strategies and tactics for motivating employees as a result. and 3) Needs have hierarchy of importance. The content theorists are concerned with identifying the needs/drives that people have and how these needs/drives are prioritized. the types of motivation required for different types of personnel. They are concerned with the types of incentives or goals that people strive to attain in order to be satisfied and perform well. Maslow’s Need Priority Model There are two types of needs—Basic and Secondary or acquired. Thus the management has to enlist such motivational tools with a view to make them available when needed. 4) Feedback: Having applied the motivators. We know various needs are felt by a man but do not know about their preferential order. The place. A. H. 2) Preparing a Set of Motivating Tools: There are so many tools of motivation. . the same way every individual needs a motivation tool that befits him. For discussion purposes. But they vary from individual to individual. it is useful to divide classify motivational theories into three general categories: Content theories. time and the purpose of selecting and providing motivation are of ultimate importance. Therefore. they do not necessarily predict work motivation or behavior. Every manager has to consider where and when motivation is to be provided.or present-time oriented.82 Thakur’s MBA First Semester HB (Organizational Behavior) Steps in Motivation Motivation is a continuous process. THEORIES OF MOTIVATION There is no shortage of models. it is important to find out how effective had a particular motivation been. firms constantly experiment with new motivational programmes and practices. The content theories are referred to as “static” because they incorporate only one or a few points in time and are either past. Basic needs are important for survival whereas acquired needs are not so important. Theories of Motivation Content Theories Maslow’s Need. Process theories and Other theories. Maslow solved this problem and presented a theory on priority order of needs. This step involves ascertaining or determining the motivational needs of individuals. 3) Selection and Application of Appropriate Motivation: The manager has to select. Different nuts can be tightened by proper spanner. Priority Model Herzberg’s Two Factor Theory McClelland’s Need Theory Aldefer’s ERG Theory Process Theories Vroom’s Expectancy Theory Porter-Lawler Theory Goal Setting Theory Equity Theory Others Theories Theory X and Theory Y Theory Z Need/Content Theories of Work Motivation The content theories of work motivation attempt to determine what it is that motivates people at work. All employees need motivation but of various kinds and in varying degrees. 2) A satisfied need is no longer a motivator. Some important prepositions of Maslow’s need priority model are as under: 1) Man is wanting animal. He has to take decision to apply the same after selection. but they are still important to understanding what motivates people at work.B . according to Jucius the following steps are being adopted in motivation process: Sizing up Preparing a set of motivating tools Feedback Selection and application of appropriate motivation 1) Sizing up Situations Requiring Motivation: Every individual has motivational needs.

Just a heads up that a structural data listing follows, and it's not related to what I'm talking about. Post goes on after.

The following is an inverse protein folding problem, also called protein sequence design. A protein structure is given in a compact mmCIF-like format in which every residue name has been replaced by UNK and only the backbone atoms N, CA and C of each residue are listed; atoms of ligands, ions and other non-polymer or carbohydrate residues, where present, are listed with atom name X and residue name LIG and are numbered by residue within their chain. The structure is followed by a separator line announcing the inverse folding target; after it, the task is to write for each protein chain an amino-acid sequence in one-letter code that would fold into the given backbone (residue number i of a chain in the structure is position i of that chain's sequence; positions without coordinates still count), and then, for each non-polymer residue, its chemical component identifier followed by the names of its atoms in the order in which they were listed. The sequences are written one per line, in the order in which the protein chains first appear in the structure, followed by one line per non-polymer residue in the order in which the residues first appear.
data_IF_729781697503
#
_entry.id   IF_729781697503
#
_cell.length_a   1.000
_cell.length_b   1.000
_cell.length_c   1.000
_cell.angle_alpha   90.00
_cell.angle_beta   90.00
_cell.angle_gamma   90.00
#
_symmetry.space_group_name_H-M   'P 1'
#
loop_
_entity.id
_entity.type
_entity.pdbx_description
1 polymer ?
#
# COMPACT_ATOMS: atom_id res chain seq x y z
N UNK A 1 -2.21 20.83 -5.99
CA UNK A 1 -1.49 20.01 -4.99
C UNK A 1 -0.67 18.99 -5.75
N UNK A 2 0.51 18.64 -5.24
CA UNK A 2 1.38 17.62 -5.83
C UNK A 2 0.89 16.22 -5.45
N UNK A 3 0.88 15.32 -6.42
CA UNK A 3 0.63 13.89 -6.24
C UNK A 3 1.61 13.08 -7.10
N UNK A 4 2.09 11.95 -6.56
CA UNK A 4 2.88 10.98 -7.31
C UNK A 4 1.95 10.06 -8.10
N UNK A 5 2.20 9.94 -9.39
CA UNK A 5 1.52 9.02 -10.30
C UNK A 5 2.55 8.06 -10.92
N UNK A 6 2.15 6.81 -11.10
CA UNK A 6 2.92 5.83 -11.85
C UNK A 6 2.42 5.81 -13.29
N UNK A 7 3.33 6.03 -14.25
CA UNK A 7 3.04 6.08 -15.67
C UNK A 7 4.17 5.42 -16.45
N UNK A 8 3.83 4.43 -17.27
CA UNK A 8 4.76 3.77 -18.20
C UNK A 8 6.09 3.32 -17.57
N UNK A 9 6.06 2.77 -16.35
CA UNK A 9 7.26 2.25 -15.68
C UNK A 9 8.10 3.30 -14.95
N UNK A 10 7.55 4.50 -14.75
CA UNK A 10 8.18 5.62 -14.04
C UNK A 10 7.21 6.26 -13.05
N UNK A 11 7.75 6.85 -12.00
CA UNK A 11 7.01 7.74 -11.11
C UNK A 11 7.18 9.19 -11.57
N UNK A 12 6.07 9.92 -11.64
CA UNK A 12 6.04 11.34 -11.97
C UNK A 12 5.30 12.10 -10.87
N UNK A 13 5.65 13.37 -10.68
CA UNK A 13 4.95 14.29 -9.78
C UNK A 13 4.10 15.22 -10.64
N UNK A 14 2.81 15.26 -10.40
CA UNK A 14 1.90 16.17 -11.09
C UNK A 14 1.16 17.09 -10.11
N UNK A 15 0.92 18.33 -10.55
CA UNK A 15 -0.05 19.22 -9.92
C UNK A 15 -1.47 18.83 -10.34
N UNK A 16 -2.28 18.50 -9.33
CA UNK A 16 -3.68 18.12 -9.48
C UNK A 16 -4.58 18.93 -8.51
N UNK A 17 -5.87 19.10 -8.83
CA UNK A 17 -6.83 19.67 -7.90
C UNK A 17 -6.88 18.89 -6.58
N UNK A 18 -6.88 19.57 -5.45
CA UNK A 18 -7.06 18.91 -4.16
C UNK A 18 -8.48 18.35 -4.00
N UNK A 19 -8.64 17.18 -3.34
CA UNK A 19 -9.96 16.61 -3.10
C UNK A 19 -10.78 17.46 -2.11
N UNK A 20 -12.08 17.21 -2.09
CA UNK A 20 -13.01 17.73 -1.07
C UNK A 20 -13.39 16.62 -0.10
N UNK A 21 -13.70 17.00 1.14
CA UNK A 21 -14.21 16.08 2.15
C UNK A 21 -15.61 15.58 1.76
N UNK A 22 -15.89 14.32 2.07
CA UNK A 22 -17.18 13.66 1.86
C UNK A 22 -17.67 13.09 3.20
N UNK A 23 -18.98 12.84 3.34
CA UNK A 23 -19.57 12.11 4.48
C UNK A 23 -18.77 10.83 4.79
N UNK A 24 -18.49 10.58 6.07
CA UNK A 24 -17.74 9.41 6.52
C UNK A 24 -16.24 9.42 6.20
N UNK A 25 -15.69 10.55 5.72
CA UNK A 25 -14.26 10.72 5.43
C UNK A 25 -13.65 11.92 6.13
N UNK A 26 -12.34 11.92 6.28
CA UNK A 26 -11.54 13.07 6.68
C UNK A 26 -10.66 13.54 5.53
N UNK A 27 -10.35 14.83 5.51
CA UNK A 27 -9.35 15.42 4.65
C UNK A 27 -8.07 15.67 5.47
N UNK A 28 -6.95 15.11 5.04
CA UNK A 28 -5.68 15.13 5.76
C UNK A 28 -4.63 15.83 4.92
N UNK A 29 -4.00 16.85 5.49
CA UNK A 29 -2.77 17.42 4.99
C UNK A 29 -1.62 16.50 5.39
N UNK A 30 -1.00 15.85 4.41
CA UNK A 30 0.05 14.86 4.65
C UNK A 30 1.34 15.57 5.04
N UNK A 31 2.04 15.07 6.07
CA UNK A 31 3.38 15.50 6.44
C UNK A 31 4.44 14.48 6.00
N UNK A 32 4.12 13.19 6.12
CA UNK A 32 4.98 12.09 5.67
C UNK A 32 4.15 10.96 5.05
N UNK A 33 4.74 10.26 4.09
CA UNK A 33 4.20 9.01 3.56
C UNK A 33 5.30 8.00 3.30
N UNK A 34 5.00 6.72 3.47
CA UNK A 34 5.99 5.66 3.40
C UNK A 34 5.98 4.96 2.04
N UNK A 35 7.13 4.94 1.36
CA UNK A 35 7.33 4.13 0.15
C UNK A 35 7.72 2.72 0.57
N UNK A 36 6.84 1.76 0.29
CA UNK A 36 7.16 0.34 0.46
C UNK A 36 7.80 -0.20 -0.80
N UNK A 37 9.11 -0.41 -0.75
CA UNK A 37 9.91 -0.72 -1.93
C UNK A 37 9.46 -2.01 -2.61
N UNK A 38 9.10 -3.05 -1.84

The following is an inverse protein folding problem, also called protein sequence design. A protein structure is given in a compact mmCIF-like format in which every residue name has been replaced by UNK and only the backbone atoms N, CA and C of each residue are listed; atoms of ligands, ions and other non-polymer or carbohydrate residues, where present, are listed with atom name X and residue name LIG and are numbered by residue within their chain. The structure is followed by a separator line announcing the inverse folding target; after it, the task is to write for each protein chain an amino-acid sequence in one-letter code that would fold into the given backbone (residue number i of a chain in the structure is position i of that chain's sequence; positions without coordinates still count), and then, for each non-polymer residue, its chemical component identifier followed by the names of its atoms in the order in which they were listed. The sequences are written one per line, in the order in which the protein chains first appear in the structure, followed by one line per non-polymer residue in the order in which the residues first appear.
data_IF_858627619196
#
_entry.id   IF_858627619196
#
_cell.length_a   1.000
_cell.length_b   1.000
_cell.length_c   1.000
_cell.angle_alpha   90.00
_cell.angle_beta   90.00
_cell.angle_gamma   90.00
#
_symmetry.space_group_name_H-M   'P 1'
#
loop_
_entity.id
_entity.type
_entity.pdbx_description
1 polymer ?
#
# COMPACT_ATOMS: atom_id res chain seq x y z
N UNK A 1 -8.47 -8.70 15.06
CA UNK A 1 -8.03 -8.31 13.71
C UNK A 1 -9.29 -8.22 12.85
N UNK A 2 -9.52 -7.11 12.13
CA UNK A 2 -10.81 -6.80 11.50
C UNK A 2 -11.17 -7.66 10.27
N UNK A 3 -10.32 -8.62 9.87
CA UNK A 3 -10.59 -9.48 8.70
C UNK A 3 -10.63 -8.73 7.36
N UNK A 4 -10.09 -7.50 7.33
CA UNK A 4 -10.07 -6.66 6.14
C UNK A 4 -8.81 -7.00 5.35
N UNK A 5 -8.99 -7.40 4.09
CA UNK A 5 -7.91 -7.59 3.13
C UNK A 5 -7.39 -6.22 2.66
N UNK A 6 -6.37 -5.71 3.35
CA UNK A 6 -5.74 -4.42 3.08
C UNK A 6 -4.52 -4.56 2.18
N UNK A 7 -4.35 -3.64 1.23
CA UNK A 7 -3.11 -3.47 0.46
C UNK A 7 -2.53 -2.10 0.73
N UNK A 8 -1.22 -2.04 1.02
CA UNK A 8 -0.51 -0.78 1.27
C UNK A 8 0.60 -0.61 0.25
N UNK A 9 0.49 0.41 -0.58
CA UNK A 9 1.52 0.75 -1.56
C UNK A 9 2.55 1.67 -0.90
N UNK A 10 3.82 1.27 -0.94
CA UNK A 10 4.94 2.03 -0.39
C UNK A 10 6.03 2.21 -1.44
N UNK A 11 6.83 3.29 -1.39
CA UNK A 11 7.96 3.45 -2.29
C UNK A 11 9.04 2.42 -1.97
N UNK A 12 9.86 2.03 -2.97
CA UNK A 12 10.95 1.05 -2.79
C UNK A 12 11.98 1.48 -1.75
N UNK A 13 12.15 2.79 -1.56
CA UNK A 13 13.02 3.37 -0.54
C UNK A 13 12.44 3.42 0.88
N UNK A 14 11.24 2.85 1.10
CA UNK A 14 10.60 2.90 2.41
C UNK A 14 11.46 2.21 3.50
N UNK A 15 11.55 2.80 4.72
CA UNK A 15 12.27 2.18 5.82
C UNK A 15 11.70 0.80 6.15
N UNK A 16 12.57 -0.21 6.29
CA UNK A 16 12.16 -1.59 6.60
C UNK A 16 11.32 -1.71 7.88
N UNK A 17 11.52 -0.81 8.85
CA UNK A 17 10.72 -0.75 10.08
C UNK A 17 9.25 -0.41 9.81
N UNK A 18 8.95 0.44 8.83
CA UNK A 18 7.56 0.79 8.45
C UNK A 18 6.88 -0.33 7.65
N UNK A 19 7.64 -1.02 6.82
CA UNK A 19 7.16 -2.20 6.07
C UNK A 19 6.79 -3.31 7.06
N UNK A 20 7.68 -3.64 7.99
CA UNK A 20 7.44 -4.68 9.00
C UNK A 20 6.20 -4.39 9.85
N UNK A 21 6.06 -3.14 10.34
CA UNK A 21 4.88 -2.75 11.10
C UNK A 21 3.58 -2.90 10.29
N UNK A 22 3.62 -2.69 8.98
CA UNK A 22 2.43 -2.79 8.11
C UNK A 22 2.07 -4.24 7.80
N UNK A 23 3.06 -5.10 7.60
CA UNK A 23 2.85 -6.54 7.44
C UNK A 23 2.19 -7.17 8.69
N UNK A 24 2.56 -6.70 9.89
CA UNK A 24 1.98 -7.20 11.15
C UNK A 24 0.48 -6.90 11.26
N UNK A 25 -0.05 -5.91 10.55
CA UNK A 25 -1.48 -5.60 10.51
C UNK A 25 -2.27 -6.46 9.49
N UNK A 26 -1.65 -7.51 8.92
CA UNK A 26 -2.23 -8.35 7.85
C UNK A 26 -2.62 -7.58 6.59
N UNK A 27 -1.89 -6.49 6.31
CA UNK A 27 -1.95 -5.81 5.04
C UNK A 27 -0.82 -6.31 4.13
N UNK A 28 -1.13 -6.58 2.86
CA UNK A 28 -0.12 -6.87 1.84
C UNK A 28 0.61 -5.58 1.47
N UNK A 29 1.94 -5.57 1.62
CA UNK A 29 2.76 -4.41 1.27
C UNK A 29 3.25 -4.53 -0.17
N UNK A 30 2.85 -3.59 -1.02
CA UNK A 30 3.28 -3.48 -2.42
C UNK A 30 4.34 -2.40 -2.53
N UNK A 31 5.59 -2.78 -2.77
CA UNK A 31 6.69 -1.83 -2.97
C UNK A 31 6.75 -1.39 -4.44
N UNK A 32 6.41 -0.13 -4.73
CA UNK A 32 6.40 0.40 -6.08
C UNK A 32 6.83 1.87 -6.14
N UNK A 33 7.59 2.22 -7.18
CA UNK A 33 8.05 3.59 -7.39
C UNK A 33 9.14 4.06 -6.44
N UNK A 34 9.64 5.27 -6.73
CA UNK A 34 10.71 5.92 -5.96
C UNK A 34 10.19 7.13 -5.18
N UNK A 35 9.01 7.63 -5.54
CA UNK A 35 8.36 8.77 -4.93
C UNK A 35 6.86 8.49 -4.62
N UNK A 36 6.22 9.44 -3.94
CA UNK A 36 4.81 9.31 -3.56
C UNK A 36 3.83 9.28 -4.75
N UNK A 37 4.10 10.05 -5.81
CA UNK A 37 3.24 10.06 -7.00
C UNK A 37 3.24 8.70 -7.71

provision for old age.83 Need Hierarchy: Maslow has presented the hierarchy of needs in the following order: 1) Basic Physiological Needs: The needs that are taken as the starting point for motivation theory are the so-called physiological needs. companionship. as these needs are fulfilled. Maslow has further classified the needs as lower order needs and higher order needs. After his other needs are fulfilled. etc. status. needs lower on the hierarchy−physiological or safety needs−are likely to command the most attention. Non. competence. 2) Safety and Security Needs: After satisfying the physiological needs. water air. such as gaining the acceptance and respect of co-workers. vi) Maslow suggests that various levels are interdependent and overlapping. the next level of need will emerge as the depressed needs seeking to be satisfied. v) The physiological and security needs are finite but the needs of higher order are infinite and are likely to be dominant in persons at higher levels in the organization. clothing shelter. They want job security. social and political power. status and other marks of respect because of some position in the organization or control over economic. It involves realizing one’s potentialities for continued self-development and for being Maslow’s Hierarchy of Needs Theory creative in the broadest sense of the work. exchange of feelings and grievances. shelter) person considers to be his mission in life. 3) Social Needs: Man is social being. friendship. the employee's attention will turn to the fulfillment of higher-order needs. These needs include such things as food. 4) Esteem Needs or Ego Needs: Egoistic needs can take inward and outward orientations. it is beneficial to him in particular and to the society in general. ii) All these needs are arranged in a hierarchy. belonging) Safety and Security Needs (Protection. Evaluation of Maslow’s Need Priority Model Maslow’s theory represents a significant departure from economic theories of motivation. belongingness. stability) 5) Self-Actualization Needs: The final step under the need priority mode is the need for Basic Physiological Needs self-fulfillment or the need to fulfill what a (Food. a man has the desire for personal achievement. achievement. insurance against risks. people want the assurance of maintaining a given economic level. knowledge and success.Motivation (Chapter 2. As a result the theory has an important impact in the following ways: 1) The theory presents an entire array of non-economic worker needs.1) B . When a new employee first starts on the job. Self Actualization (Self Fulfillment) Esteem Needs or Ego Needs (Prestige. sex. etc. independence. These needs relate to the survival and maintenance of human life. recognition. Each higher level emerging before the lower level need has been completely satisfied.satisfaction of this level of needs may affect the mental health of the individual. iv) Once one level of need is satisfied. He wants to do something which is challenging and since this challenge gives him enough dash and initiative to work. Once a need or a certain order of need is satisfied it ceases to be a motivating factor. . self respect) Social Needs (Affection. They have to be earned by the individual himself through his intelligence and hardwork. interested in conversation. therefore. They lead to ‘earned recognition’ by the society. 2) Maslow’s hierarchy provides an important explanation for the changing motivations of workers overtime. Maslow suggested the following points: i) There are five levels of needs. managers have alternative sources of employee motivation to consider. Later. First two needs in the hierarchical order are lower needs and rests three are higher order needs. order. air water and other necessaries of life. The sense of achievement gives him psychological satisfaction. He is. sociability. Even though a need is satisfied it will influence behavior because of interdependent and overlapping characteristic of needs. Outwardly directed ego needs are concerned with prestige. iii) A satisfied need is no longer a need. security of source of income. If an employee does not respond to economic incentives. Inward directed ego needs embrace such things as self-confidence.